After being in print for twenty years, the Chronological Encyclopedia of Discoveries in Space, covering everything that was learned on every single space mission in the 20th century, has finally gone out of print.
Behind The Black, c/o Robert Zimmerman
Cortaro, AZ 85652
"Useful to space buffs and generalists, comprehensive but readable, Bob Zimmerman's Encyclopedia belongs front and center on everyone's bookshelf." -- Mike Collins, Apollo 11 astronaut
"The Chronological Encylopedia of Discoveries in Space is no passionless compendium of information. Robert Zimmerman's fact-filled reports, which cover virtually every spacecraft or probe to have ventured into the heavens, relate the scientific and technical adventure of space exploration enthusiastically and with authority." -- American Scientist
Cool image time! The image on the right, cropped and rotated to post here, was taken by the high resolution camera on Mars Reconnaissance Orbiter (MRO) and released in the monthly image dump provided by the science team. The release had no caption. It merely described this as a “Layered mound in crater.”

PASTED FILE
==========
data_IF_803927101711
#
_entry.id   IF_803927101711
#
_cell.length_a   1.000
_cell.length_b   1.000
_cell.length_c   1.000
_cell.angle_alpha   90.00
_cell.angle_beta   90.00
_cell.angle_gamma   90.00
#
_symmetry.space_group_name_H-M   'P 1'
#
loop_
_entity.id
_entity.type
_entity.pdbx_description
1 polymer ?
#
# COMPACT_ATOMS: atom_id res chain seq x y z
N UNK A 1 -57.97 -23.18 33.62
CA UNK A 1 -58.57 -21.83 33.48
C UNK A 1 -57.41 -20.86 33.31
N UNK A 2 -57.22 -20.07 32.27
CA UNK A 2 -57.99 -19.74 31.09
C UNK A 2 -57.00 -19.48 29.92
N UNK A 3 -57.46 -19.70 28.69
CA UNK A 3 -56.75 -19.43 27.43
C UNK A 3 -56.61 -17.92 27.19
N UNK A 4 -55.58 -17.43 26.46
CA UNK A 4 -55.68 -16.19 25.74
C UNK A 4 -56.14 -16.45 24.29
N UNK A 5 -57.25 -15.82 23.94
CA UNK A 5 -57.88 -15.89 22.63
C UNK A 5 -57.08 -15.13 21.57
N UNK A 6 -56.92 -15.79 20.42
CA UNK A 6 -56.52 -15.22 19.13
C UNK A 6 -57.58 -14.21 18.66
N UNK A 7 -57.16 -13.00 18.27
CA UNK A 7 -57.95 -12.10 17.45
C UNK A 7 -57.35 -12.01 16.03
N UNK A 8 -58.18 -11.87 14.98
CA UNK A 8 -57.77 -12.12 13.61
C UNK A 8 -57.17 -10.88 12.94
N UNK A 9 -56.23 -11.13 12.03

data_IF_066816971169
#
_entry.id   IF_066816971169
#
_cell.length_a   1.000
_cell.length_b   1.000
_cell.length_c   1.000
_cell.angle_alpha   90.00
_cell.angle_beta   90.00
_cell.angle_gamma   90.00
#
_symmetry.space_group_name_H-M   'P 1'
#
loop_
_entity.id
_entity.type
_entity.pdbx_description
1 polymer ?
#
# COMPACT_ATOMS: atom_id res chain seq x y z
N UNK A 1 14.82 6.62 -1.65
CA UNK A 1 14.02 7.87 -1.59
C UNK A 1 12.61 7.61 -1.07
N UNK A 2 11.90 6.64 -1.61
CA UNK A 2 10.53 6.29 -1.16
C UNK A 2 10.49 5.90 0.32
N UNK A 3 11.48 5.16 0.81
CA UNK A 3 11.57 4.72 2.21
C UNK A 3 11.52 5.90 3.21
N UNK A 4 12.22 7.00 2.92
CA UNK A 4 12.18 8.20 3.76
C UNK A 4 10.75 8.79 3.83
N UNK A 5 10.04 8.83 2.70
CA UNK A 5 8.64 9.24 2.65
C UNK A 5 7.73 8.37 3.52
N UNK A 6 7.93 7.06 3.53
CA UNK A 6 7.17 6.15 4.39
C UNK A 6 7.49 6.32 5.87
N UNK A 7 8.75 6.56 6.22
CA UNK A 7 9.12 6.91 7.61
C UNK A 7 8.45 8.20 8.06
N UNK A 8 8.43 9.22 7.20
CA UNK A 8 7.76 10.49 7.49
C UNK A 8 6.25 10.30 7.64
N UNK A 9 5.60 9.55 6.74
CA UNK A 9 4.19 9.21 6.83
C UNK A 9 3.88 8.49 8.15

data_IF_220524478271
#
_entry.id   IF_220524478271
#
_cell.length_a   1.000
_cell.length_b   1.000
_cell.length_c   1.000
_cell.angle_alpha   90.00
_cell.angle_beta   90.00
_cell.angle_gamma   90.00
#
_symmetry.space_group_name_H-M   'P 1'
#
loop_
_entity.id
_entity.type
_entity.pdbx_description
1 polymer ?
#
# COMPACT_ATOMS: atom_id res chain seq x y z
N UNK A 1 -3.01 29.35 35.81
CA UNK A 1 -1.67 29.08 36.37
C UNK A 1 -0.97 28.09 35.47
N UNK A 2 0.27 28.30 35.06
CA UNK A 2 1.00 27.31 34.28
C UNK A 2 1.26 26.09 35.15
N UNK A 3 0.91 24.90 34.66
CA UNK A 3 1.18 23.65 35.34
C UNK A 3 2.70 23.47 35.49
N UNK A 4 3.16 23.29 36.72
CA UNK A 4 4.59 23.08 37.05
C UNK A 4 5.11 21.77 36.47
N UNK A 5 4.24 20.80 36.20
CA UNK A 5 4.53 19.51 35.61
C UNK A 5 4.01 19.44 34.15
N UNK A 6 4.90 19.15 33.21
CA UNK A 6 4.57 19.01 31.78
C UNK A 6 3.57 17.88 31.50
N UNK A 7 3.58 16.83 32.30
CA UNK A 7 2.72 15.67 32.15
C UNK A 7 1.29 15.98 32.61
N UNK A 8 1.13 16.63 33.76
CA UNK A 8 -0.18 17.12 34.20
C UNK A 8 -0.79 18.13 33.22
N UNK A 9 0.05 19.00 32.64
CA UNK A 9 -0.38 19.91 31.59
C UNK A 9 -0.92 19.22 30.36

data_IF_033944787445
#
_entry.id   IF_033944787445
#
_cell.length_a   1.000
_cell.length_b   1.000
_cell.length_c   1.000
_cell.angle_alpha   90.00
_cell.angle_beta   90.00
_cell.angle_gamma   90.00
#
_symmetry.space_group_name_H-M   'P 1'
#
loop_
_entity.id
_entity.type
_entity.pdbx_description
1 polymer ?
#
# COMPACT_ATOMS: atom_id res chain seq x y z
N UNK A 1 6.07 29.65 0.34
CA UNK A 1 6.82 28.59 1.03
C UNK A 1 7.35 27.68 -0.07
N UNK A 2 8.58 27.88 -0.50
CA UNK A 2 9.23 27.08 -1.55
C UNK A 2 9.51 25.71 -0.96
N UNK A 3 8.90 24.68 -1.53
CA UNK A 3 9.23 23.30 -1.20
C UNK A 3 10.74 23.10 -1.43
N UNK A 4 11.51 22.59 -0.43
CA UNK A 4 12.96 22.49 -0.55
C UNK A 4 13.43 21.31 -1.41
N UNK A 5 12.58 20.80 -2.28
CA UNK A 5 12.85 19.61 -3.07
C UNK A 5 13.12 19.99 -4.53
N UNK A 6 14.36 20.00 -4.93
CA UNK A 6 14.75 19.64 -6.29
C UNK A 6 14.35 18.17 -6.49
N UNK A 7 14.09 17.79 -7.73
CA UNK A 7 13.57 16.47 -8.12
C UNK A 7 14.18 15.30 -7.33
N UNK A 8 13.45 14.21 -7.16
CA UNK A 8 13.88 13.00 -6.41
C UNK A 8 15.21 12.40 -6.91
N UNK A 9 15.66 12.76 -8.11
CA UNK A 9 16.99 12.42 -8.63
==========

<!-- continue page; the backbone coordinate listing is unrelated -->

That is certainly what is is. However, layering suggests a regionwide process. The crater to the immediate northeast (the rim of which can be seen in the upper corner of this image), does not have the same kind of layering. (Be sure to click on the image to see that other crater.) Its crater floor is instead a blob of chaotic knobs, with the only layering scattered in spots along its north interior rim.
That the layering of both craters favors the north suggests a relationship, but what that is is beyond me. Prevailing winds? Maybe, but I don’t have the knowledge to explain how that process would work.
It is not even certain that these two craters were formed by impact. They are located in the northern lowlands where an intermittent ocean is believed to have once existed, and thus might be remnants of that ocean’s floor. That they both have a muddy appearance reinforces this hypothesis, but once again, I would not bet much money on this theory. The features here could also be expressing the effect of an impact on a muddy seafloor.
In either case the craters imply that the ocean that might have once been here existed a long enough time ago for these craters to form (either by impact or some other process) and then evolve. This has been a relatively dry place for a very long time.